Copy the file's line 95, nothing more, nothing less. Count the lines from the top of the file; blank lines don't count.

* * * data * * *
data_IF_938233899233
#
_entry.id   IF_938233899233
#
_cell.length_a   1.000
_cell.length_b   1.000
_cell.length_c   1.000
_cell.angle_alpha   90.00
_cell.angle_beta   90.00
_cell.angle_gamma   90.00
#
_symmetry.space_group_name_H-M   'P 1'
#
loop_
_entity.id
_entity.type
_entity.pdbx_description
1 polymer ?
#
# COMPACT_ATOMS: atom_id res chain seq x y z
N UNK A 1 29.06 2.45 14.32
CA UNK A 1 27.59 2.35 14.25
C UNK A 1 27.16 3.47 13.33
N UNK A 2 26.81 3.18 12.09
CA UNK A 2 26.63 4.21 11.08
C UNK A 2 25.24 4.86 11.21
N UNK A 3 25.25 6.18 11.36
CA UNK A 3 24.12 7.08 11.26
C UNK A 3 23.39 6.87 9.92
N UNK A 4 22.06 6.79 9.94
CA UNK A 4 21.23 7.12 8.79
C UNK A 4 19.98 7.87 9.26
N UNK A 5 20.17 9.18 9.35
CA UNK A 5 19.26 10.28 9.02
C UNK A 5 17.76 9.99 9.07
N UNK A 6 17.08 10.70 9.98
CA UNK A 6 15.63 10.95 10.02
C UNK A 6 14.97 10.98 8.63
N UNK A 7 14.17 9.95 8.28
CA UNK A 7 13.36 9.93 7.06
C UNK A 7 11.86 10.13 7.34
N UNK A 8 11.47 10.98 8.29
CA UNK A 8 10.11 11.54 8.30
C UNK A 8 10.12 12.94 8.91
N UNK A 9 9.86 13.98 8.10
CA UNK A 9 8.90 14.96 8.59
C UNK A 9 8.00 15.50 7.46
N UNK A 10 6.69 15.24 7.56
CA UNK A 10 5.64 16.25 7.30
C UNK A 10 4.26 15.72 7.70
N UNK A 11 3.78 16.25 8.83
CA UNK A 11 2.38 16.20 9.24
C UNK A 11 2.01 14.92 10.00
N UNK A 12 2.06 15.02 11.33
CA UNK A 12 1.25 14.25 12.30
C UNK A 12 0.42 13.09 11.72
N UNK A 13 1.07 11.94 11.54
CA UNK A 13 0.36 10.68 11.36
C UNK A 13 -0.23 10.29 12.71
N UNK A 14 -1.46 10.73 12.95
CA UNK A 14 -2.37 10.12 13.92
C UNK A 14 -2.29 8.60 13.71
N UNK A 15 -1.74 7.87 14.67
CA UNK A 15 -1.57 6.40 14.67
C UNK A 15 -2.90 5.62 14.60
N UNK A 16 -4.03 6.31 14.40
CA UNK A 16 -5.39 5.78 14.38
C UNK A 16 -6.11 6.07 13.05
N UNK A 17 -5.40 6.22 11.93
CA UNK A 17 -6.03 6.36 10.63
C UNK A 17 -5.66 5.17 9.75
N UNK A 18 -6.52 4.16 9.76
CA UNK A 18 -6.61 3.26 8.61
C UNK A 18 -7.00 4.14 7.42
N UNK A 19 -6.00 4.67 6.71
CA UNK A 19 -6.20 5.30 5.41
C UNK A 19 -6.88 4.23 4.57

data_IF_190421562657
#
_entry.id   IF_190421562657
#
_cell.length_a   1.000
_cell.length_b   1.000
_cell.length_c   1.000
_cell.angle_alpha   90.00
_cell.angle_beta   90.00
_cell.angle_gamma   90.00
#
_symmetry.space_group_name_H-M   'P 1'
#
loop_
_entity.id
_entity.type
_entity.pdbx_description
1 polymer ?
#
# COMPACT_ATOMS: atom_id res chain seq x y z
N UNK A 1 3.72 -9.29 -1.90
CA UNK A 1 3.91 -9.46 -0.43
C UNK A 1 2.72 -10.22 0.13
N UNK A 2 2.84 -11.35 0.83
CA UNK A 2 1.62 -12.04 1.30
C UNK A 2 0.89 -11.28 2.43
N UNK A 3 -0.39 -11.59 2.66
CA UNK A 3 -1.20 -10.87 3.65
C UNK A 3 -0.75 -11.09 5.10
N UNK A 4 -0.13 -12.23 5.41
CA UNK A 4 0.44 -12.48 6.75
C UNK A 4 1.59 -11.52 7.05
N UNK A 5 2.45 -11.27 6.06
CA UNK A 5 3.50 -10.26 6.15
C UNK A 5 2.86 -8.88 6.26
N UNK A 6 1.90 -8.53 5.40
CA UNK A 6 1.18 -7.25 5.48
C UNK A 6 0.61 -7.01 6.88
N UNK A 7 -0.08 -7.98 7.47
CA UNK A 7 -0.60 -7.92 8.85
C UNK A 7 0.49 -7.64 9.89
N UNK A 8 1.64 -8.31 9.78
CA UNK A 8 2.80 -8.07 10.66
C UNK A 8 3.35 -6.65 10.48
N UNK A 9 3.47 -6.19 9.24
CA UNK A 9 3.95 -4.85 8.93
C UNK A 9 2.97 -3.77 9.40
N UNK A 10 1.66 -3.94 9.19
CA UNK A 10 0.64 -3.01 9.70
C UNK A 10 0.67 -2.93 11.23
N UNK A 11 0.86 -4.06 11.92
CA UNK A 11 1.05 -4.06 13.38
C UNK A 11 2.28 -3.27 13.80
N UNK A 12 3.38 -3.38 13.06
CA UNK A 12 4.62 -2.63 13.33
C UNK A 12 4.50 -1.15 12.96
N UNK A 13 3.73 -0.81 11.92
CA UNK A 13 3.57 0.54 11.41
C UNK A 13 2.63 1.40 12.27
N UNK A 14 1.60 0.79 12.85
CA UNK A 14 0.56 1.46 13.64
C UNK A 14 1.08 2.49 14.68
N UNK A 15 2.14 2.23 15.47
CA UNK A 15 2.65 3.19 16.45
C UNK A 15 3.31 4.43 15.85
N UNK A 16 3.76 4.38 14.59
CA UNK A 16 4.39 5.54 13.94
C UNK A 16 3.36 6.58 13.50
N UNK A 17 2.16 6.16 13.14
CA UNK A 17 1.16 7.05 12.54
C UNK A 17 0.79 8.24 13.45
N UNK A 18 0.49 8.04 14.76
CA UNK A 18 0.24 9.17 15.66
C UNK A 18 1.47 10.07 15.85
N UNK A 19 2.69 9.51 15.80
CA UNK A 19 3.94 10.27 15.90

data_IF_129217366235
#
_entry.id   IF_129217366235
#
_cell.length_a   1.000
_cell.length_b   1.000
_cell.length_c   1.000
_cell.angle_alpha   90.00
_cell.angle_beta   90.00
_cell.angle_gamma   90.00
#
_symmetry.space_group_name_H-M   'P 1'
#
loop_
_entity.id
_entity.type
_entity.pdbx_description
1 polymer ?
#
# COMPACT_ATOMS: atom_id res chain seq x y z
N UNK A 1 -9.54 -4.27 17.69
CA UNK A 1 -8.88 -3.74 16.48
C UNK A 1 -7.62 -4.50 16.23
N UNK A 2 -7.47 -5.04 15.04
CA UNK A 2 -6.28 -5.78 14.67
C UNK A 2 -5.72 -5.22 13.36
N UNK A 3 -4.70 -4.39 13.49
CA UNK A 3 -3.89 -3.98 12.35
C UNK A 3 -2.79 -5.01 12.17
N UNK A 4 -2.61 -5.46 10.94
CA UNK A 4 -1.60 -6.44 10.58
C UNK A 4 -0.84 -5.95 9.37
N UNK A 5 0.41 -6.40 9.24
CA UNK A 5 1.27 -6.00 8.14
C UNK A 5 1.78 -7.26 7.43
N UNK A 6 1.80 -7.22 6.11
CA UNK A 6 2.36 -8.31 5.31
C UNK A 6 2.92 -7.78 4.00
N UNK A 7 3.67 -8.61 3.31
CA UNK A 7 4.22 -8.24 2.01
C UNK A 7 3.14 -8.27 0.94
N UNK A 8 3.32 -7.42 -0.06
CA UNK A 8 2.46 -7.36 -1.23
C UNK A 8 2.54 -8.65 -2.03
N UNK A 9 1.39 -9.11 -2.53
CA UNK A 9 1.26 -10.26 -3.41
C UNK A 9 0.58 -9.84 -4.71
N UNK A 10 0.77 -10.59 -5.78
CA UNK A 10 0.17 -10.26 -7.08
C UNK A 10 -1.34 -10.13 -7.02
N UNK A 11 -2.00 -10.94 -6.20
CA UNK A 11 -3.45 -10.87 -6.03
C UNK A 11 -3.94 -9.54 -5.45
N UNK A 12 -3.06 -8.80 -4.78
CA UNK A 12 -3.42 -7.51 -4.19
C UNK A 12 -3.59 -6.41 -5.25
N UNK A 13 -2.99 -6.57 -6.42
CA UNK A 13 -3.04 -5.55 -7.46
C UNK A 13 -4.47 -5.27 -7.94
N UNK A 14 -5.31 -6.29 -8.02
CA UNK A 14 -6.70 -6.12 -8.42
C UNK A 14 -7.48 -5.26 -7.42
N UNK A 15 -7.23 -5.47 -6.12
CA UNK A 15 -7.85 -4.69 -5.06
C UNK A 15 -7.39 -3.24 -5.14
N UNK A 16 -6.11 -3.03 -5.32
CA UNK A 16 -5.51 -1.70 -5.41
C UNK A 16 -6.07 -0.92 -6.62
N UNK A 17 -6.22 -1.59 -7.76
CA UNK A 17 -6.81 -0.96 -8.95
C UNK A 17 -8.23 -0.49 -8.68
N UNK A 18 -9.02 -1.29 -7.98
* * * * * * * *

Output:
1 polymer ?